The op-amp is normally used to amplify the difference between two input voltages. It therefore operates in the differential mode. A constant voltage added to each of these two inputs should not affect the difference and should therefore not be transferred to the output. In the practical case, this constant, or average value of the inputs does affect the output voltage. If we consider only the equal parts of the two inputs, we are considering what is known as the common mode. Figure 23 – Common mode

Let us assume that the two input terminals of an actual op-amp are connected together and then to a common source voltage. This is illustrated in Figure 23. The output voltage would be zero in the ideal case. In the practical case, this output is non-zero. The ratio of the non-zero output voltage to the applied input voltage is the common-mode voltage gain, Gcm. The common-mode rejection ratio (CMRR) is defined as the ratio of the dc open-loop gain, Go, to the common mode gain. Thus, (47)

Typical values of the CMRR range from 80 to 100 dB. It is desirable to have the CMRR as high as possible.

###### 5.6 Power Supply Rejection Ratio

Power supply rejection ratio is a measure of the ability of the op-amp to ignore changes in the power supply voltage. If the output stage of a system draws a variable amount of current, the supply voltage could vary. This load-induced change in supply voltage could then cause changes in the operation of other amplifiers sharing the same supply. This is known as cross-talk, and it can lead to instability.

The power supply rejection ratio (PSRR) is the ratio of the change in vout to the total change in power supply voltage. For example, if the positive and negative supplies vary from ±5 V to ±5.5 V, the total change is 11 – 10 = 1 V. The PSRR is usually specified in microvolts per volt or sometimes in decibels. Typical op-amps have a PSRR of about 30 μV/V.

To decrease changes in supply voltage, the power supply for each group of op-amps should be decoupled (i.e., isolated) from those of other groups. This confines the interaction to a single group of op-amps. In practice, each printed circuit card should have the supply lines bypassed to ground via a 0.1-μF ceramic or 1-μF tantalum capacitor. This ensures that load variations will not feed significantly through the supply to other cards.

###### 5.7 Output Resistance

As a first step in determining the output resistance, Rout, we find the Thevenin equivalent for the portion of the op-amp circuit shown in the box enclosed in dashed lines in Figure 24. Note that we are ignoring the offset current and voltage in this analysis. (24)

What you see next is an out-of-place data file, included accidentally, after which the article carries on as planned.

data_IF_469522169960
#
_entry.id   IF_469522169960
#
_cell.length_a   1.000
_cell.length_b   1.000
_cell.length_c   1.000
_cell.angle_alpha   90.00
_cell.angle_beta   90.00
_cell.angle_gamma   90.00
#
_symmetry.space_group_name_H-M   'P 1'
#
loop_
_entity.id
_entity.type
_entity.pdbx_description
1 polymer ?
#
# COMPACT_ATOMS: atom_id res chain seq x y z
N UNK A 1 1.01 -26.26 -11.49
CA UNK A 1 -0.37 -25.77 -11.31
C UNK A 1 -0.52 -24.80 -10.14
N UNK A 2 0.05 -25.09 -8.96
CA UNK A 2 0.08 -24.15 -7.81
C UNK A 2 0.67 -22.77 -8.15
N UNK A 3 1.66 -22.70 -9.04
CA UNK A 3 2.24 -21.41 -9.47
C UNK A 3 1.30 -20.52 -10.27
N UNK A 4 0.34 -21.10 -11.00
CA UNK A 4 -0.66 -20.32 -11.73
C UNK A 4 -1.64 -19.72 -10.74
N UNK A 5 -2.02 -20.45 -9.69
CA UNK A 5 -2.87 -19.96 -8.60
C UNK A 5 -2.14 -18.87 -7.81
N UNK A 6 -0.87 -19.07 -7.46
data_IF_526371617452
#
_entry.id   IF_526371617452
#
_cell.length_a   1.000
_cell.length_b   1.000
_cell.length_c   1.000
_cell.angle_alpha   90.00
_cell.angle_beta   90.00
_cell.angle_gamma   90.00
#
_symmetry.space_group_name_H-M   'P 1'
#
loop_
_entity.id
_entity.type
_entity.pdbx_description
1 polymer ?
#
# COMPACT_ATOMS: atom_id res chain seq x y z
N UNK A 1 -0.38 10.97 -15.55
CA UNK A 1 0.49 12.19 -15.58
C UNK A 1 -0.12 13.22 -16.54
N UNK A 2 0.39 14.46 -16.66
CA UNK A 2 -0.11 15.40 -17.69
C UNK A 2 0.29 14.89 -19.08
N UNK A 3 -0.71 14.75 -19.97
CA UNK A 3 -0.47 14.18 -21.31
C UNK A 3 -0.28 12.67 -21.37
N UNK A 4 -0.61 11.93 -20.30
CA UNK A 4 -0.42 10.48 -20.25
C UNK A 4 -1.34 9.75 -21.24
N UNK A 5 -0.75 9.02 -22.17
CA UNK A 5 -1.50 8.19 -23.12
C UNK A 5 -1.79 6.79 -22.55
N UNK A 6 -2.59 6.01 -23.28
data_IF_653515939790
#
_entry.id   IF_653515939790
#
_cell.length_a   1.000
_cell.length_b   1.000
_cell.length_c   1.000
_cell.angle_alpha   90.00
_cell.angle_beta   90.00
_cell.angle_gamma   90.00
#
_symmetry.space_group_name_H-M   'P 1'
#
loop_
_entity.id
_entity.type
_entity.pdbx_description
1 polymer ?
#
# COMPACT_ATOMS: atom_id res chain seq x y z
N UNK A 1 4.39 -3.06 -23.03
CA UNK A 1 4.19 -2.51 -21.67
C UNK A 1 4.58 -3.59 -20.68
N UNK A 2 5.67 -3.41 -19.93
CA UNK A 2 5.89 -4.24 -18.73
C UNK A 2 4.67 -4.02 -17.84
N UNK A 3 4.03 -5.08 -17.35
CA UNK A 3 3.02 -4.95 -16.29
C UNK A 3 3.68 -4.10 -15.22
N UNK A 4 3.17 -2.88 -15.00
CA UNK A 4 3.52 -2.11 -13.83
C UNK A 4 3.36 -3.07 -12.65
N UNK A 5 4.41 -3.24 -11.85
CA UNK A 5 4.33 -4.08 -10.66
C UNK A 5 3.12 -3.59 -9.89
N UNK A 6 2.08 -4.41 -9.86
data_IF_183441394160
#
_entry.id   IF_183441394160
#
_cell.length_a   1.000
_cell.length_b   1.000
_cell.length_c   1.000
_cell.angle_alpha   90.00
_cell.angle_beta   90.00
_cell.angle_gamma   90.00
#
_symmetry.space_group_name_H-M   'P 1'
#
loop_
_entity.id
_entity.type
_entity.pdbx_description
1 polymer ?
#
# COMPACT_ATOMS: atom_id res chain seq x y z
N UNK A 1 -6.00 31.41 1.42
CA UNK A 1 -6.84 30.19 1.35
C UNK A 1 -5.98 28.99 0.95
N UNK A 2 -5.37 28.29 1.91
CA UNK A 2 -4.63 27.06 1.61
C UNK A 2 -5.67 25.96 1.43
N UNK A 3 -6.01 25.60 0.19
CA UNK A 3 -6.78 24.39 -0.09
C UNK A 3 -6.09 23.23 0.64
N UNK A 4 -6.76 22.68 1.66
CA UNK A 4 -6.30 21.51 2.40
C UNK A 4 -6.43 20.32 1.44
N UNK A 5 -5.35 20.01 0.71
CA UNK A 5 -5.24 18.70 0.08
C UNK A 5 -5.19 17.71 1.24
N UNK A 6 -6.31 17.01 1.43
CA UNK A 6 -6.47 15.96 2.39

Since the circuit contains no independent sources, the Thevenin equivalent voltage is zero, so the circuit is equivalent to a single resistor. The value of the resistor cannot be found using resistor combinations. To find the equivalent resistance, assume that a voltage source, v, is  applied to the output leads. We then calculate the resulting current, i, and take the ratio v/i. This yields the Thevenin resistance. Figure 25 (part a) – Thevenin equivalent circuits Figure 25 (part b)

Figure 25(a) illustrates the applied voltage source. The circuit is simplified to that shown in Figure 25(b).

The circuit can be further reduced to that shown in Figure 25(c), where we define two new resistances as follows: (48)

We make the assumption that R’A << (R’1 + Ri) and Ri >> R’1. The simplified circuit of Figure 25(d) results.

The input differential voltage, vd, is found from this simplified circuit using a voltage divider ratio. (49)

To find the output resistance, we begin by writing the output loop equation. (50) Figure 25 (parts c and d) – Reduced Thevenin equivalent circuits

The output resistance is then given by Equation (51). (51)

In most cases, Rcm is so large that R’A»RA and R1»R1. Equation (51) can be simplified using the zero-frequency voltage gain, Go. The result is Equation (52). (52)

APPLICATION

You can calculate the Output Impedance of the circuit 25 (a)  with circuit simulation using the TINACloud Circuit Simulator by clicking the link below. Output Impedance of an Opamp Circuit Simulation with TINACloud

Output Impedance of an Opamp Circuit Simulation with TINACloud

###### Example 2

Find the output impedance of a unity-gain buffer as shown in Figure 26.

Solution:  When the circuit of Figure 26 is compared to the feedback circuit of Figure 24, we find that Therefore, Equation (51) cannot be used, since we are not sure that the inequalities leading to the simplification of Figure 25(c) apply in this case. That is, the simplification requires that Without this simplification, the circuit takes the form shown in Figure 27.

This circuit is analyzed to find the following relations: In the first of these equations, we have assumed that Ro<<(R’1+Ri)<<2Rcm. The output resistance is then given by Where we again use the zero-frequency voltage gain, Go.